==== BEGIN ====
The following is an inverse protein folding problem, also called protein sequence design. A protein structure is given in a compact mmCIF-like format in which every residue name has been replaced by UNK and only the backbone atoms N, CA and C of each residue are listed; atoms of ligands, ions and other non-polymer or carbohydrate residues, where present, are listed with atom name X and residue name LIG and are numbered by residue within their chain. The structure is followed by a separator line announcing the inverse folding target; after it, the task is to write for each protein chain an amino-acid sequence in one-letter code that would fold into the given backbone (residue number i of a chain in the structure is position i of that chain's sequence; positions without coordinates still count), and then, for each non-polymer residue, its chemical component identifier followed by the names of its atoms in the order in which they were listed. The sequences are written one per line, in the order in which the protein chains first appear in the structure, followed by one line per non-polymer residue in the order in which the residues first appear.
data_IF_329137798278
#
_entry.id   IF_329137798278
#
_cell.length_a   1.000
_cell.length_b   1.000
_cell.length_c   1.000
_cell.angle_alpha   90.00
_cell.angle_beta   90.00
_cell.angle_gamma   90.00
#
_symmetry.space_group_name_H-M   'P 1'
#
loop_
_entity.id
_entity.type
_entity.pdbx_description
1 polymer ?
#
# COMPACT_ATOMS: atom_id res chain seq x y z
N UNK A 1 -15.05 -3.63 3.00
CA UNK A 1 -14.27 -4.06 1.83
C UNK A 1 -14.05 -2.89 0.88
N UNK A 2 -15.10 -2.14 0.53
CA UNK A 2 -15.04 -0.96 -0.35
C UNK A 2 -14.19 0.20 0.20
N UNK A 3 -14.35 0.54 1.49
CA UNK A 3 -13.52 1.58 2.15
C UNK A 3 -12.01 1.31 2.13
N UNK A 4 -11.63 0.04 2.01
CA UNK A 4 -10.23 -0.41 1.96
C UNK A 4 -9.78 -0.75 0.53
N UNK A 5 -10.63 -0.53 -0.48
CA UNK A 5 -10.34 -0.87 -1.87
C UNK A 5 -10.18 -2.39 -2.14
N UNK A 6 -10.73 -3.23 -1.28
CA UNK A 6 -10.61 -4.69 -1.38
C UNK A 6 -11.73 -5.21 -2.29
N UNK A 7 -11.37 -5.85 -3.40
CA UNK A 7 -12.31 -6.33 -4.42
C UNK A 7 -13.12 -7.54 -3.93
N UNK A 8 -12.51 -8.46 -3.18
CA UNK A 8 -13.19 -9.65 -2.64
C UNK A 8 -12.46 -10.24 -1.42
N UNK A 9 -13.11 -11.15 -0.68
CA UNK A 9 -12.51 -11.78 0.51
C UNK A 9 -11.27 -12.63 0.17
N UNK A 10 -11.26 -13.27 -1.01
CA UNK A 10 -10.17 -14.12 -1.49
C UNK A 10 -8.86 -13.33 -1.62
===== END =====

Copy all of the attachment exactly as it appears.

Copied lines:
The following is an inverse protein folding problem, also called protein sequence design. A protein structure is given in a compact mmCIF-like format in which every residue name has been replaced by UNK and only the backbone atoms N, CA and C of each residue are listed; atoms of ligands, ions and other non-polymer or carbohydrate residues, where present, are listed with atom name X and residue name LIG and are numbered by residue within their chain. The structure is followed by a separator line announcing the inverse folding target; after it, the task is to write for each protein chain an amino-acid sequence in one-letter code that would fold into the given backbone (residue number i of a chain in the structure is position i of that chain's sequence; positions without coordinates still count), and then, for each non-polymer residue, its chemical component identifier followed by the names of its atoms in the order in which they were listed. The sequences are written one per line, in the order in which the protein chains first appear in the structure, followed by one line per non-polymer residue in the order in which the residues first appear.
data_IF_329137798278
#
_entry.id   IF_329137798278
#
_cell.length_a   1.000
_cell.length_b   1.000
_cell.length_c   1.000
_cell.angle_alpha   90.00
_cell.angle_beta   90.00
_cell.angle_gamma   90.00
#
_symmetry.space_group_name_H-M   'P 1'
#
loop_
_entity.id
_entity.type
_entity.pdbx_description
1 polymer ?
#
# COMPACT_ATOMS: atom_id res chain seq x y z
N UNK A 1 -15.05 -3.63 3.00
CA UNK A 1 -14.27 -4.06 1.83
C UNK A 1 -14.05 -2.89 0.88
N UNK A 2 -15.10 -2.14 0.53
CA UNK A 2 -15.04 -0.96 -0.35
C UNK A 2 -14.19 0.20 0.20
N UNK A 3 -14.35 0.54 1.49
CA UNK A 3 -13.52 1.58 2.15
C UNK A 3 -12.01 1.31 2.13
N UNK A 4 -11.63 0.04 2.01
CA UNK A 4 -10.23 -0.41 1.96
C UNK A 4 -9.78 -0.75 0.53
N UNK A 5 -10.63 -0.53 -0.48
CA UNK A 5 -10.34 -0.87 -1.87
C UNK A 5 -10.18 -2.39 -2.14
N UNK A 6 -10.73 -3.23 -1.28
CA UNK A 6 -10.61 -4.69 -1.38
C UNK A 6 -11.73 -5.21 -2.29
N UNK A 7 -11.37 -5.85 -3.40
CA UNK A 7 -12.31 -6.33 -4.42
C UNK A 7 -13.12 -7.54 -3.93
N UNK A 8 -12.51 -8.46 -3.18
CA UNK A 8 -13.19 -9.65 -2.64
C UNK A 8 -12.46 -10.24 -1.42
N UNK A 9 -13.11 -11.15 -0.68
CA UNK A 9 -12.51 -11.78 0.51
C UNK A 9 -11.27 -12.63 0.17
N UNK A 10 -11.26 -13.27 -1.01
CA UNK A 10 -10.17 -14.12 -1.49
C UNK A 10 -8.86 -13.33 -1.62